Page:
Two arms to hold. Two arms to lift. Two arms to swing from as a child.
For many years, arms have been a fascination of mine, for reasons of versatility and diversity. I would wager (if I was a betting woman) that the jungle gym we called dad was the origin for this. I remember fondly having him reach down to let us (two at a time) latch our fingers around each of his triceps, only to squeal as he lifted us into the air. His strength, even then, was a wonder.
My father’s arms . . . solid and scarred by use. Some freckles dotted the forearms, as if to frolic in and out of the hair with impish spontaneity. They hoisted me off the ground when I was two or three, clinging to him like a young chimp testing a branch and giggling at the exhilaration of new heights.
They clenched, twisted and applied force to tools on mechanical parts. They worked often as a pair but sometimes covertly solo when administering tickles or arm hair burns. And, when needed, they wrapped around me in a secure and warm bear hug. Ah yes, they opened doors, toyed with my mother and rested across his chest in slumber.
Security, stability, capability . . . arms can be a connecting point from one to another.
What does comfort mean to you? Is it tangible or intangible? Is it elevated on your hierarchy of needs or an elusive afterthought when it’s convenient?
Obviously I esteem comfort, as it is one of the chapters in “The World Needs Hope.” Like huggers to hand shakers or sunbathers to spf blockers, everyone slides on the comfort scale to their precise spot at their preferred time. While by no means universal, a mini-poll did result in top comforts among those I know:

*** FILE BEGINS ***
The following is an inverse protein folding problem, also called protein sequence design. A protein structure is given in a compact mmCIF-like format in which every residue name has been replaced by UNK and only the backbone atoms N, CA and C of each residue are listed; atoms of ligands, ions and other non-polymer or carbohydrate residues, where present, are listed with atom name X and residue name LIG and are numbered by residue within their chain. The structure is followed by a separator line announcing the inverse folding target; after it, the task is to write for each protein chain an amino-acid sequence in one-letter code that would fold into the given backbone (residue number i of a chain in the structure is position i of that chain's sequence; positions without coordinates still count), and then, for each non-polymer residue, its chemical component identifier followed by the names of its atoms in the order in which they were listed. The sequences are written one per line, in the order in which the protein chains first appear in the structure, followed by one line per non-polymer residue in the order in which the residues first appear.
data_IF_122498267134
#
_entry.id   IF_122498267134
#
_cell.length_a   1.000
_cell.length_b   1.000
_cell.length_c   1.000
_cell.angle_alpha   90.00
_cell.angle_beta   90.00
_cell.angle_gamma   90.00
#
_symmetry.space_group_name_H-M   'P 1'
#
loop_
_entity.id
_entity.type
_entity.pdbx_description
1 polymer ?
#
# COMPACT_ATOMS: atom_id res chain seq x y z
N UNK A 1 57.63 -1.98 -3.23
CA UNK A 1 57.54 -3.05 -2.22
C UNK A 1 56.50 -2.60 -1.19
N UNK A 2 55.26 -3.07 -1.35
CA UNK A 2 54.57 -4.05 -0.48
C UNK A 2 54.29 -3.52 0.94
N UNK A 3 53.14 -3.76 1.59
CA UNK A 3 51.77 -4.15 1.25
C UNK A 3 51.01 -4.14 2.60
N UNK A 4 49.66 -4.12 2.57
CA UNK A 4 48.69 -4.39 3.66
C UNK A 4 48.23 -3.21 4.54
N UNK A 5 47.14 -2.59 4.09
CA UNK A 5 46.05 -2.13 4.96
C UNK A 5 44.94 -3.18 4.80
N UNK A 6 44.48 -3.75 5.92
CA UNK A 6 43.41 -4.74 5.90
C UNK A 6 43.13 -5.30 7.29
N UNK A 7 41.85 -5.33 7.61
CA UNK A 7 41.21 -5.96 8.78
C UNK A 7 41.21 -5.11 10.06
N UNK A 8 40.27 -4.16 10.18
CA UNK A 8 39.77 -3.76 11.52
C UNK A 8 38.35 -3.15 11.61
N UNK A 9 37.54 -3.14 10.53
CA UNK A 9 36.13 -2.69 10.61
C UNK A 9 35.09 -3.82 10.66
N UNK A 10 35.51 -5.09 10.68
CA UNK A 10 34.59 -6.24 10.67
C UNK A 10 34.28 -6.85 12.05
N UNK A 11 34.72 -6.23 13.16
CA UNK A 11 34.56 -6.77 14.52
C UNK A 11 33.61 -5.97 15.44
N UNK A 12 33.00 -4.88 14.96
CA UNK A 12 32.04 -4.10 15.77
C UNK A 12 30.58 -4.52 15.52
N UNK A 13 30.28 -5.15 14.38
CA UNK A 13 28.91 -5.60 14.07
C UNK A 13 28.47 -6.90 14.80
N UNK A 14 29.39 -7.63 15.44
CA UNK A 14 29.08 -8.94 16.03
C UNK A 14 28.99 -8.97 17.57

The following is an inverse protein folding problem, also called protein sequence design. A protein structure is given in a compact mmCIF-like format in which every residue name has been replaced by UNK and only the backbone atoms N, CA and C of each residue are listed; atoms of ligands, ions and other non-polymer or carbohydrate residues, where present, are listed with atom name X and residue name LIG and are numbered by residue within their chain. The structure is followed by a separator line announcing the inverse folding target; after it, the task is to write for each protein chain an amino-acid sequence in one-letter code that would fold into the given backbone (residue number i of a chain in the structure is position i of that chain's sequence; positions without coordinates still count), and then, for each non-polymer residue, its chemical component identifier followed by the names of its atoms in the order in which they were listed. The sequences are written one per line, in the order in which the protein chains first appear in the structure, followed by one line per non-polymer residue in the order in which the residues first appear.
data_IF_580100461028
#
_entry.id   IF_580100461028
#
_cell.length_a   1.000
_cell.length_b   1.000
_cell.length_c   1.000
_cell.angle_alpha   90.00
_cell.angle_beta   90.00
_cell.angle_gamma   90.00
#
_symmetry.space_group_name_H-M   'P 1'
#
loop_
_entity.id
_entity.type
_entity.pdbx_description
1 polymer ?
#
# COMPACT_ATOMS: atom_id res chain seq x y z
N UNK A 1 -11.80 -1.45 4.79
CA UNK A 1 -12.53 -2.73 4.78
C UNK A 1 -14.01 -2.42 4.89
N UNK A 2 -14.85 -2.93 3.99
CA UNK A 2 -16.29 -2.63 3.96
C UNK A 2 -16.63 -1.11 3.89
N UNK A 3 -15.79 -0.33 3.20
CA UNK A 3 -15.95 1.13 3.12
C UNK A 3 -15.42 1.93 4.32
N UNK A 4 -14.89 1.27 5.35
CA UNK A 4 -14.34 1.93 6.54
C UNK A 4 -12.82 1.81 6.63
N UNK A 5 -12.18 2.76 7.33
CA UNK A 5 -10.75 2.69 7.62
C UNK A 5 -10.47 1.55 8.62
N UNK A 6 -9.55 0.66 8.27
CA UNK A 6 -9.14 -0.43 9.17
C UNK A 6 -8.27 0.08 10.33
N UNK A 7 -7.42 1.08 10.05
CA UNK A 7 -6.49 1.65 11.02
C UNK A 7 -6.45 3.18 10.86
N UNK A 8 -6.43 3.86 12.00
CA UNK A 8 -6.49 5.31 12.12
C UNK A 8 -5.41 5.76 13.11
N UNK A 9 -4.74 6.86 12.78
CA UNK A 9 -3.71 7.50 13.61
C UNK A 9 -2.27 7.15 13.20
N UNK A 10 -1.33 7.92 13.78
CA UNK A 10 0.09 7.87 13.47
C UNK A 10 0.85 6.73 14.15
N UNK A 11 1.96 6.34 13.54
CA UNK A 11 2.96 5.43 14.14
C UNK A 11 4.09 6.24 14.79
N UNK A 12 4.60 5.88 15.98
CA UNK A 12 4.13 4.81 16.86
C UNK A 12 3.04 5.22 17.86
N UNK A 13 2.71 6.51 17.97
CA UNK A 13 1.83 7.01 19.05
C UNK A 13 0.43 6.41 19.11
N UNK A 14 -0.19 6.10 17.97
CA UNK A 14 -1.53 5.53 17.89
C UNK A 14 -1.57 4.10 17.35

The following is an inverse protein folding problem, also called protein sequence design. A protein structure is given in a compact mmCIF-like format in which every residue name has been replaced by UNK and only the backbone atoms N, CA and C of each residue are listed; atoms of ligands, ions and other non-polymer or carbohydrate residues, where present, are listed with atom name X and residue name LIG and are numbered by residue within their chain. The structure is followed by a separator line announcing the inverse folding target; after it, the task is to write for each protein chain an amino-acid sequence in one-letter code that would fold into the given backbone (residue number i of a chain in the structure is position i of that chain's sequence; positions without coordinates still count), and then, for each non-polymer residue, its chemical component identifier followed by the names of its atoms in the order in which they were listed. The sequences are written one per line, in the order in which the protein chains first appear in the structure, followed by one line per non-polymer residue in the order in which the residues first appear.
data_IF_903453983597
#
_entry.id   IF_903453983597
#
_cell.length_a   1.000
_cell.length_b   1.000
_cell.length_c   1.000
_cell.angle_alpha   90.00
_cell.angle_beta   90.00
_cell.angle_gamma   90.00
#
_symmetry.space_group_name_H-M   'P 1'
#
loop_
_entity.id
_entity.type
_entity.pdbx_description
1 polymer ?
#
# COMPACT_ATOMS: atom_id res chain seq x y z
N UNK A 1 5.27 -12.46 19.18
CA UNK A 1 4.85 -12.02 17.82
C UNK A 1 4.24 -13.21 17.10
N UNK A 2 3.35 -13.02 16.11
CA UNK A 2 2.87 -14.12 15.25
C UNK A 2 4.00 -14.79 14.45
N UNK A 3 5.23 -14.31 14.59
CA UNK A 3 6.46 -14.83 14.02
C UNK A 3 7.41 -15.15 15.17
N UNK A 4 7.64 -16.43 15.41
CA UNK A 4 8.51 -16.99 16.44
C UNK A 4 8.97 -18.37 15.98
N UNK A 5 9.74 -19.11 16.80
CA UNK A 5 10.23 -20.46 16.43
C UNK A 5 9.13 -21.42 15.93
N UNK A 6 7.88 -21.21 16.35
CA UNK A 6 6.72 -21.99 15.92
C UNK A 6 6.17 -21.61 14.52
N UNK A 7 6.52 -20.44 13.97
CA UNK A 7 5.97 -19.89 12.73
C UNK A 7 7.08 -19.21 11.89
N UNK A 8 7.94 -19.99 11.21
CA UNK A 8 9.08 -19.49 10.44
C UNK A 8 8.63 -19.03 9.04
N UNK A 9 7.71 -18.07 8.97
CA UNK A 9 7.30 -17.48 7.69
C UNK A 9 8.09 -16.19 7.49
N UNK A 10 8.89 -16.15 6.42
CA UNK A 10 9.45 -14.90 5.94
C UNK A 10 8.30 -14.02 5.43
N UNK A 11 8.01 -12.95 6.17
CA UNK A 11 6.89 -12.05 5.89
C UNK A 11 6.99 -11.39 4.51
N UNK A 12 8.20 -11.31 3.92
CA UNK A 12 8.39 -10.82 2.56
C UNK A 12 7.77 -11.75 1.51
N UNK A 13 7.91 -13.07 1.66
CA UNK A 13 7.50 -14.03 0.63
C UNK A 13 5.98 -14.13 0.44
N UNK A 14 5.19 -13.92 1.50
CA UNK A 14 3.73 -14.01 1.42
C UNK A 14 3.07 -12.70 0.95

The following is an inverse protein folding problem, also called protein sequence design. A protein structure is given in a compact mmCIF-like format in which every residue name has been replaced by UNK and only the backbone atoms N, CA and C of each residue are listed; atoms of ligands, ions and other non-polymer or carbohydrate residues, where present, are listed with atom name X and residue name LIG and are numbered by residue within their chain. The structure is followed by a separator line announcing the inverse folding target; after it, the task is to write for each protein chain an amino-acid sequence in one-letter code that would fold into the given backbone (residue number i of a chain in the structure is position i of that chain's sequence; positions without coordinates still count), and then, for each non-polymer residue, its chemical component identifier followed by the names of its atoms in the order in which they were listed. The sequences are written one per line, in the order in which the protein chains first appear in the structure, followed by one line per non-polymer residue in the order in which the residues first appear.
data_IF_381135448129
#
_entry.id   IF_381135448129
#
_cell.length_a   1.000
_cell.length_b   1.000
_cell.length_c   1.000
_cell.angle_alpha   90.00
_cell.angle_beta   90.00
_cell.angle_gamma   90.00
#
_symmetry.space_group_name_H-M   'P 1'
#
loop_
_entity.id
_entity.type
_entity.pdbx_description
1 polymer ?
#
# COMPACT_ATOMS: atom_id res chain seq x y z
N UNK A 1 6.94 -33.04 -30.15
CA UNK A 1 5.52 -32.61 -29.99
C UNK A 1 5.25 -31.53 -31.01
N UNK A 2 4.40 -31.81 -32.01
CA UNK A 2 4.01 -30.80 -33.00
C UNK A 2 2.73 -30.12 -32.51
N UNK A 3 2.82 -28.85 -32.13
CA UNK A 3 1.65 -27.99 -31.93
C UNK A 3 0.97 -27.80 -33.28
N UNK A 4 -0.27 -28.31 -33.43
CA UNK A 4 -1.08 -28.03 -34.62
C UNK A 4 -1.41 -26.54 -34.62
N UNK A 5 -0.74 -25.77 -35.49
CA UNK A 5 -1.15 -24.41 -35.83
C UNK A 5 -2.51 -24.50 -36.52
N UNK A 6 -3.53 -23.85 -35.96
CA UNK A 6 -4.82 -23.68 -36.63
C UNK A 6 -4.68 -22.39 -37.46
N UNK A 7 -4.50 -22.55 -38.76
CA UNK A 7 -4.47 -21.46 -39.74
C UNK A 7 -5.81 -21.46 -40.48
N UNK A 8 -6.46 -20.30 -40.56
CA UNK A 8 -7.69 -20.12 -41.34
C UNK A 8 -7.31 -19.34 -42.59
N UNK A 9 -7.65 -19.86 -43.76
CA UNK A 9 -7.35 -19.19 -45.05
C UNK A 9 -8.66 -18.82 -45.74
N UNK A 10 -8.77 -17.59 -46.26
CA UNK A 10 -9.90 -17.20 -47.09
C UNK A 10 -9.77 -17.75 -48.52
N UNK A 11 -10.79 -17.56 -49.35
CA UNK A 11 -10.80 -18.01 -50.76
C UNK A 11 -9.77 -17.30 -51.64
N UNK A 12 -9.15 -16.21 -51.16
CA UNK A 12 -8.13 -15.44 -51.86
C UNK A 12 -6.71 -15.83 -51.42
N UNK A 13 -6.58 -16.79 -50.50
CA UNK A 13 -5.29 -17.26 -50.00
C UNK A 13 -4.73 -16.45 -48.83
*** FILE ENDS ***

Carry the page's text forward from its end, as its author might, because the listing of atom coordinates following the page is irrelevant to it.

- Having your hair gently brushed or scalp massaged
- Fluffy blankets fresh from the dryer on a rainy day
- Favorite foods, aptly dubbed “comfort foods”
- A worn in but not worn out pair of jeans
- Floating in a swimming pool on a warm afternoon
During this exploration, a close friend plunged me into a beautiful pool of reflection on comfort. You see, she holds comfort at the very core of her life. Being one of the more hopeful people I know, I wanted to better understand how comfort took up this honored residence in her wonderstruck world.
What came out of the dialogue enlightened me. As I dug deeper, it became clear that comfort was an anchor. What she, and so many of us, truly wanted from comfort was facilitation—a pause from the melee of concerns, a haven from the so-much-to-do distractions and a sense of the freedom to focus on living well. Ah, comfort as freedom made total sense.
After all, a greater sense of comfort inspires us to relax, to be our true selves, to release burdens, lower stress levels and to hope for a brighter future. So, give yourself permission to embrace comfort, suspend judgment of those who see comfort in different forms, offer comforting reassurance as a beacon of hope to others and don’t throw out that childhood teddy bear (or, in my case, lullaby lamb) just yet. Comfort can be a strong ally.
Free your spirit to shift worrisome energy to hopeful action in pursuit of your dreams. I invite you to share what comforts you in the comments below.